Within Group B, we found six sub-groups (outlined fully in the research report):
High-harm offenders: A very small group of offenders with extremely prolific and high-harm domestic abuse profiles.
Economic compulsive offenders: A lower-harm group tended to commit a lot of theft-related crimes and a smaller number of domestic abuse offences. A second group caused significant domestic abuse harm alongside lower volumes of acquisitive offences.
Prolific violent offenders: On average, they were involved in 20 domestic abuse incidents and 12 non-domestic abuse incidents - which tended to be violent.
Prolific young offenders: The average age of offenders in this group was much younger, with an offending profile more heavily weighted to non-domestic abuse offences.
Non-specialised law breakers: Mostly male offenders who, on average, committed 15 offences against eight different victims - with no clear offending type or pattern.
Some of the categories and descriptions are already well understood and resonated with the practitioners we interviewed. The ‘prolific violent offender’ group for example was often mentioned:
"I can definitely think of cases where they’ve got offences against members of the public, and then in domestic settings they perpetrate violence, or physical violence to a partner. [...] In either scenario, they don't really differentiate between who the victim is - it's more about releasing their aggression”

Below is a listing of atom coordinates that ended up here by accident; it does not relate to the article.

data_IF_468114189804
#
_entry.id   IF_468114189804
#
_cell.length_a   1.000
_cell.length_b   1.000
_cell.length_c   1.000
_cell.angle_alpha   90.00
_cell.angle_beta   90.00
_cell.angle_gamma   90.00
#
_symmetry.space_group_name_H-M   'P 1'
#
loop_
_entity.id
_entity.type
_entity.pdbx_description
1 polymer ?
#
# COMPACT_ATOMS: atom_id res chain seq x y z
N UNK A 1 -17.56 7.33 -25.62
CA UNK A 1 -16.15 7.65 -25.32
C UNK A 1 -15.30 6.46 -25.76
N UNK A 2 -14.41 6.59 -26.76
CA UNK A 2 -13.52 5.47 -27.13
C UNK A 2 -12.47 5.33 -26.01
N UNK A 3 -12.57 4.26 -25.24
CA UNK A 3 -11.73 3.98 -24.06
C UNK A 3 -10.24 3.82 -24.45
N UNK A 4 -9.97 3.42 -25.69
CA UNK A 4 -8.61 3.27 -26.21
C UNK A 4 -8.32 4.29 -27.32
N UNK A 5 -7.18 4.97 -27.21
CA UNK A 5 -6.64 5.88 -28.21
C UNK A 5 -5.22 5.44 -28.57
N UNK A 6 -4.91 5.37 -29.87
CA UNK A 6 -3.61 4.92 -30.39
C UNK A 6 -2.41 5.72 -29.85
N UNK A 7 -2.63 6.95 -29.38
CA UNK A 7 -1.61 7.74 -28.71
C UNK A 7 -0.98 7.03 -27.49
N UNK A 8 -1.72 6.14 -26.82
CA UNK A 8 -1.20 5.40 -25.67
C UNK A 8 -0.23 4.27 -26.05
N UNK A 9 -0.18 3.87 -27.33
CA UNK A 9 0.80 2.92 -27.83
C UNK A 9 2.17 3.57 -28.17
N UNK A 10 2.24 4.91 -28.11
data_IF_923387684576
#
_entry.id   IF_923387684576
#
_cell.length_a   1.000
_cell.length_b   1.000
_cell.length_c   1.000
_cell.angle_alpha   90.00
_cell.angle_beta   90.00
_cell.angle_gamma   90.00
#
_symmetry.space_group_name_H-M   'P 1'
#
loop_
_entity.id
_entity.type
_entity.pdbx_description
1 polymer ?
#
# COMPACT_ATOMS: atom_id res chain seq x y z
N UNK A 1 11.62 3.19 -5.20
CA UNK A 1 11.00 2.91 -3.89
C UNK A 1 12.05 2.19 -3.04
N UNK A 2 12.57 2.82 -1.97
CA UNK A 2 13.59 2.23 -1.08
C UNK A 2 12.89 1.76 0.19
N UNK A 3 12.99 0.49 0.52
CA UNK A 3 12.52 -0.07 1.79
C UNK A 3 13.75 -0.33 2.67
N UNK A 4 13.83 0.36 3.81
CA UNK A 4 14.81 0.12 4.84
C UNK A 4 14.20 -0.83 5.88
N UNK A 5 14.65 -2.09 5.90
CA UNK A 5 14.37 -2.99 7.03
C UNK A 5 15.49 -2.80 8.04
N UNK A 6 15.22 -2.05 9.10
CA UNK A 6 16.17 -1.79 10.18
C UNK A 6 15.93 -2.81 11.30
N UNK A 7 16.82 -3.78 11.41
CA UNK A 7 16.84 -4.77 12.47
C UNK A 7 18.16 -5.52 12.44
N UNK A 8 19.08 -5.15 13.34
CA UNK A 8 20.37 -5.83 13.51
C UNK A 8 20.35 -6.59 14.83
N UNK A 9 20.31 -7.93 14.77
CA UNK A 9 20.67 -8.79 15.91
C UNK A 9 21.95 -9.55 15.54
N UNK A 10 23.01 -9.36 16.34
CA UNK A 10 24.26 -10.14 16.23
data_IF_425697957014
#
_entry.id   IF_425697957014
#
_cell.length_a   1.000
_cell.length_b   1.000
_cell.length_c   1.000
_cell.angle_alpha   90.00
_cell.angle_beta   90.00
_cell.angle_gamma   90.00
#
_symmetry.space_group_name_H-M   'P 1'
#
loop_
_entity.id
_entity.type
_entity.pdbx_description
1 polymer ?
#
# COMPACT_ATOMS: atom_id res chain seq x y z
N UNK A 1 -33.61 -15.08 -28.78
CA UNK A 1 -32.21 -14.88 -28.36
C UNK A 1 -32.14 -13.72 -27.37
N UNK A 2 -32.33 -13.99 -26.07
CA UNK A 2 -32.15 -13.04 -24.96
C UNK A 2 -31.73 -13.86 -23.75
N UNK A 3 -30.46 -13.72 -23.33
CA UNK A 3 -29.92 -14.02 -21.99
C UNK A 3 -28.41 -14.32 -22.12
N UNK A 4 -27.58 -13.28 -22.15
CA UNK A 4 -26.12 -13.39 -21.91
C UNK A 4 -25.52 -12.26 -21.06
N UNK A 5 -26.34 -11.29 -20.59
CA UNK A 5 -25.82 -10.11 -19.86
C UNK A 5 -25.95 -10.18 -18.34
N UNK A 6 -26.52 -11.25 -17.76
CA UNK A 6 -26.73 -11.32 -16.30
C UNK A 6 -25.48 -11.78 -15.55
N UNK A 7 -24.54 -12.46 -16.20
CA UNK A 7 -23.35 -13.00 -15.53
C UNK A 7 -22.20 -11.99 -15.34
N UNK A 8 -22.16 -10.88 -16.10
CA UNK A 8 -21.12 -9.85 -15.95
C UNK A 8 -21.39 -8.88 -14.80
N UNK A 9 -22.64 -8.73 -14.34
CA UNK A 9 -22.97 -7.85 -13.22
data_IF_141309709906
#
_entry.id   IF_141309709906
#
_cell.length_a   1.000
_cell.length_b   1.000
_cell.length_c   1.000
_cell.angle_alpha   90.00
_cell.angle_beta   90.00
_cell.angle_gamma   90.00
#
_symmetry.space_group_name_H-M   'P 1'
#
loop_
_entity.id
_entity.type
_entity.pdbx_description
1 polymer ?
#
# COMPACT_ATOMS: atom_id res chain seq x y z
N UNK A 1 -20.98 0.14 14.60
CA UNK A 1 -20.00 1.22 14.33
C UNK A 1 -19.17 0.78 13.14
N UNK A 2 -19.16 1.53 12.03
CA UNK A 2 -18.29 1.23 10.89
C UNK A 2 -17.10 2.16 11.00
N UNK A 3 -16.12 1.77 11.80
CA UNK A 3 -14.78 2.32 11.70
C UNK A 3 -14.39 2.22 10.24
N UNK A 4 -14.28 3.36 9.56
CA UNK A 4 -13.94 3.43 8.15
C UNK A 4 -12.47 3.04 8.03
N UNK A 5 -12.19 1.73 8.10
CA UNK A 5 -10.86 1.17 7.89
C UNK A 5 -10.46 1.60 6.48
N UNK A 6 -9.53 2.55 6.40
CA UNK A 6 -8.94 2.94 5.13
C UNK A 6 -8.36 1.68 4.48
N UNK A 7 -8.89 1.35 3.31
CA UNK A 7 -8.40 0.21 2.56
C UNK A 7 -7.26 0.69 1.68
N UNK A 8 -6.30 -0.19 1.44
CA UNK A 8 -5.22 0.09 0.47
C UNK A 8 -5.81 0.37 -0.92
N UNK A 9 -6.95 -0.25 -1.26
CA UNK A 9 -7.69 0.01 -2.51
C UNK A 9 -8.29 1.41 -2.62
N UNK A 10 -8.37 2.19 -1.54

- Multi-agency risk assessment conference (MARAC) stakeholder.
The offending history of one of our research participants, David , aligned with that of the ‘prolific violent offender’. David committed violent offences in both domestic and non-domestic settings, suggesting that he had normalised violence as a means of dealing with conflict. He received two custodial sentences for non-domestic abuse-related violent offences while under the age of 18. Later in life, David’s domestic abuse offending was also very violent.
Summary of David’s background and history of offending
David helped us to understand how our research could help practitioners identify possible intervention points and align some of the risk factors for offending across both domestic abuse and wider offending. In David’s case, an earlier mental health diagnosis may have prevented some of both the domestic abuse and non-domestic abuse offending.
Implications and impact
The criminal justice system is clearly unable to cope with the volume of domestic abuse victims and offenders, so cases must be prioritised. Grouping perpetrators according to the number and nature of the offences they’ve committed helps identify those at the greatest risk of causing harm. That means resources can be targeted effectively, which is vital for agencies at each stage of the justice system.